The Grey Highlands will discuss ways to pay for increased cleaning costs of its community spaces in the upcoming 2022 budget deliberations.
The municipality estimates that it will need to allocate $43.5k to cleaning municipal spaces that have been provided free of charge to various community groups through its community grant program applications.
While the municipality has previously provided space free of charge to community groups through this program, cleaning costs are elevated due to stringent COVID-19 related disinfection requirements.
“Costs are significantly more now because of COVID cleaning protocols,” said director of economic and community development Michele Harris to council Nov. 16.
Grey Highlands staff pointed out that cleaning used to be done by municipal staff, but COVID-19 measures have required the town to rely on a third-party contractor, which costs roughly $165 per cleaning.
“In the past, we used to wipe down the tables and fold them up and put them away if they were used for a meeting. Now it means cleaning every leg, everything, a complete, thorough cleaning and we just don't have the staff to do that,” said Harris during October’s Financial Assistance Program committee meeting.
Council asked whether the costs might be covered through COVID-19 recovery funds, but staff said that they are currently unsure how much of the funds will be left by the end of the year.
“There is money in reserve,” said accounting manager Charity Post. “It's just until the transfers are all done, until the calculations are all made, ... I can't speak to how much will be remaining.”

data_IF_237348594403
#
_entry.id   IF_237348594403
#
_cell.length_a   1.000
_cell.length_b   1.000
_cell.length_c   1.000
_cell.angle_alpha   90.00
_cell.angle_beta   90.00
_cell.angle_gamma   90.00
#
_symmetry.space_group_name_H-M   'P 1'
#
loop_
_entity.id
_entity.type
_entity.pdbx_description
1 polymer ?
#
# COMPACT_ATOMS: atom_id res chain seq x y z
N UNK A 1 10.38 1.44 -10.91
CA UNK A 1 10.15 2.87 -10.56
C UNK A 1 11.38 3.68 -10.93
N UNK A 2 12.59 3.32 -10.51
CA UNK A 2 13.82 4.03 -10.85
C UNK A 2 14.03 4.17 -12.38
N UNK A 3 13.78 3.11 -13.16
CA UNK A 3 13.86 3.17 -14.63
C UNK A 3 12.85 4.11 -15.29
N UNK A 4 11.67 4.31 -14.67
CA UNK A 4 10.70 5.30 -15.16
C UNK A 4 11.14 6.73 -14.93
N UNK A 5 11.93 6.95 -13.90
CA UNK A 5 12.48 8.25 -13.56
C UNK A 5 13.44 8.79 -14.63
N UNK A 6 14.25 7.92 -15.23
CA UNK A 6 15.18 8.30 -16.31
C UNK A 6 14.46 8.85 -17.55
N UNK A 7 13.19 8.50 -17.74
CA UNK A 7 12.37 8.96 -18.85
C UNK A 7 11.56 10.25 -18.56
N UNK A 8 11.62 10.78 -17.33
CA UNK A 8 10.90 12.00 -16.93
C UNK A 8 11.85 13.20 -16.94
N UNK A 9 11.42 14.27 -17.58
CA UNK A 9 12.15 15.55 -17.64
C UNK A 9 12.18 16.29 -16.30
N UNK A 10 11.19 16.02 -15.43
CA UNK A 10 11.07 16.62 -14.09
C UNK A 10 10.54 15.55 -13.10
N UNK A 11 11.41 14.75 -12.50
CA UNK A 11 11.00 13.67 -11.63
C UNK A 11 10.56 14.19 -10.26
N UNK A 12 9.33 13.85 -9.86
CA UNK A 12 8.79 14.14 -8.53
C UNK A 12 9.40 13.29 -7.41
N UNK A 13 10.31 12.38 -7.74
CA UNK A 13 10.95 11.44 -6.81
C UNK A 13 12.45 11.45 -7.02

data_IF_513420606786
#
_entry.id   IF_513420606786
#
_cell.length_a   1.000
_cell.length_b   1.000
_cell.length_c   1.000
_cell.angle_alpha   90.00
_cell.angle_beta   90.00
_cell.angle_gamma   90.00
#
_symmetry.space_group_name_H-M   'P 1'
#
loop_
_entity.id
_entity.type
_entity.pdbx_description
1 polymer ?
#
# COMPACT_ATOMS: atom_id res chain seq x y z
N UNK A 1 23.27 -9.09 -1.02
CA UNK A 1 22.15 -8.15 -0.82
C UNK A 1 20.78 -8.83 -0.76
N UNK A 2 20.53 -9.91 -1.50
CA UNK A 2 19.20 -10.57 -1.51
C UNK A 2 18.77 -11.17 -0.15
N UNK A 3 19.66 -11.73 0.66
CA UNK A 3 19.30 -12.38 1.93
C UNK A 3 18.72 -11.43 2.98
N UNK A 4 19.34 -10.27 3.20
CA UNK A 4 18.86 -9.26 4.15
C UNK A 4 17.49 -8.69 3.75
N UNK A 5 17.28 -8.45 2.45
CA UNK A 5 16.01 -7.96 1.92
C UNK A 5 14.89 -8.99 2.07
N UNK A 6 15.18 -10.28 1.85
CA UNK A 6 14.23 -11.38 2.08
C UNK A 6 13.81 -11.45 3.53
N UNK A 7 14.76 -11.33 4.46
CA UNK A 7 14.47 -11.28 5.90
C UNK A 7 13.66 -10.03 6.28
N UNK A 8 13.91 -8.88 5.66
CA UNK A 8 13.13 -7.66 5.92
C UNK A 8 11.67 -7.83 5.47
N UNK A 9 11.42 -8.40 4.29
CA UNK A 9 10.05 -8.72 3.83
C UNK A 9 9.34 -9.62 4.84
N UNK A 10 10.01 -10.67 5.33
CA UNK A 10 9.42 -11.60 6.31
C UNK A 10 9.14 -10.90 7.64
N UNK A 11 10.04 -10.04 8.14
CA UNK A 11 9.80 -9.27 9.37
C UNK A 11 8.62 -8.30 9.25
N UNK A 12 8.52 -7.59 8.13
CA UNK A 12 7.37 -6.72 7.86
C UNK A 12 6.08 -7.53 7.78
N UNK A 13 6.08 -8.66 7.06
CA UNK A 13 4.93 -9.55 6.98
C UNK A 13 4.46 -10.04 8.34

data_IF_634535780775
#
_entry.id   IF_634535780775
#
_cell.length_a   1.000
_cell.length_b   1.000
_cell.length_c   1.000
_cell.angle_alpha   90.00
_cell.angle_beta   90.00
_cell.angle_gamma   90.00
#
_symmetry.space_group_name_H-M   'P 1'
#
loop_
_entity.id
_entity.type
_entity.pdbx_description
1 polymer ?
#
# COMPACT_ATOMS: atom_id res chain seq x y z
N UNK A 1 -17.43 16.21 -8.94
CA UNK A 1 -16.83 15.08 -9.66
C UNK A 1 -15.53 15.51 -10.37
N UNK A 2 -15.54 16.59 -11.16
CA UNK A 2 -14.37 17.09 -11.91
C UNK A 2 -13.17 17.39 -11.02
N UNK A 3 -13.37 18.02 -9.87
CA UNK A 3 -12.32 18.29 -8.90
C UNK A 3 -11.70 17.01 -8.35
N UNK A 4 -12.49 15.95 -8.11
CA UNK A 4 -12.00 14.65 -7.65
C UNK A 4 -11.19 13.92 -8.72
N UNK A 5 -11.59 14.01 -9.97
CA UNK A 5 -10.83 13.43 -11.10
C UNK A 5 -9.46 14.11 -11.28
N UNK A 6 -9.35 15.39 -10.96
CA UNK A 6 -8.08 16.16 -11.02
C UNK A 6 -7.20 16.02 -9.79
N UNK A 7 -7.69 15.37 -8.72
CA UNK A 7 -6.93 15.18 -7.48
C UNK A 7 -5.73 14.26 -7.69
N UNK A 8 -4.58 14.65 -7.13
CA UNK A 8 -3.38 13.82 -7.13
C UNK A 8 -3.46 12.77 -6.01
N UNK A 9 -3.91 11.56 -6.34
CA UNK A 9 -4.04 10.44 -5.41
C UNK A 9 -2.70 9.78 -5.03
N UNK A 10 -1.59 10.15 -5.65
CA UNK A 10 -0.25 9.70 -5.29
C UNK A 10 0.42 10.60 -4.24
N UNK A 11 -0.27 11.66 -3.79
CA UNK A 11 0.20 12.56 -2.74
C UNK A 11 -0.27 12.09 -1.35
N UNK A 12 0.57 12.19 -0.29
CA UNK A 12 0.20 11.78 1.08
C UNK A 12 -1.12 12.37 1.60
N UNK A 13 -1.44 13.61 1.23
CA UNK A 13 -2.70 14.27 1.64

“My understanding from the finance department and our colleagues is that we suspect most of [the COVID-19 funds] will be allocated for other COVID related protocols, and we're not sure … whether there is any more forthcoming at this point,” Harris said.
Council discussed whether or not the cost of cleaning should be charged to the grant program budget.
After accounting for cash donations to community groups, the remaining community grant budget would cover virtually all of the cleaning costs, but members of council thought that the cleaning costs should not be charged against the program’s budget.
“This appears to be clearly a COVID related expense, and I don't think it's fair that we allocate it to the community grant program budget,” said councillor Tom Allwood.
Deputy Mayor Aakaash Desai suggested the cleaning fees could be absorbed by a municipal department.
“Regardless of what account it's charged to, it's still the taxpayer that's paying for the cleaning,” he said. “The question that I have is, is it fair to community groups that are trying to provide a value-added benefit to the community, to see the grants budget depleted in order to have the facilities cleaned? Shouldn't we instead, simply be looking at having that come from a department budget?”
Councillor Paul Allen argued that while community groups add benefit, the costs of cleaning freely rented municipal space might be too much.
“Many people are volunteering in our community, and it’s great, but it's … starting to get a little bit out of hand financially, especially with this COVID cleaning,” he said. “It's adding quite an expense to providing that free space.”
Director Harris suggested that there are a number of ways the municipality could handle the cleaning fees.
“We can choose for the municipality to take that cost on, or we could look at our fees and charges to pass that on to the paid renter group,” Harris said. “I think those are decisions that are going to have to be discussed when we come to the budget.”
Council moved to add the cleaning costs as an item in the 2022 budget deliberations.
Four meetings are scheduled for budget deliberations on Nov. 22, 24, 29, and 30 from 9 a.m. to 4 p.m.
Council will meet again on Dec. 2 and Dec. 6 to ratify the budget.
All budget deliberations will be held virtually. Click here for the council meeting schedule and virtual links.
Greg McGrath-Goudie, Local Journalism Initiative Reporter, CollingwoodToday.ca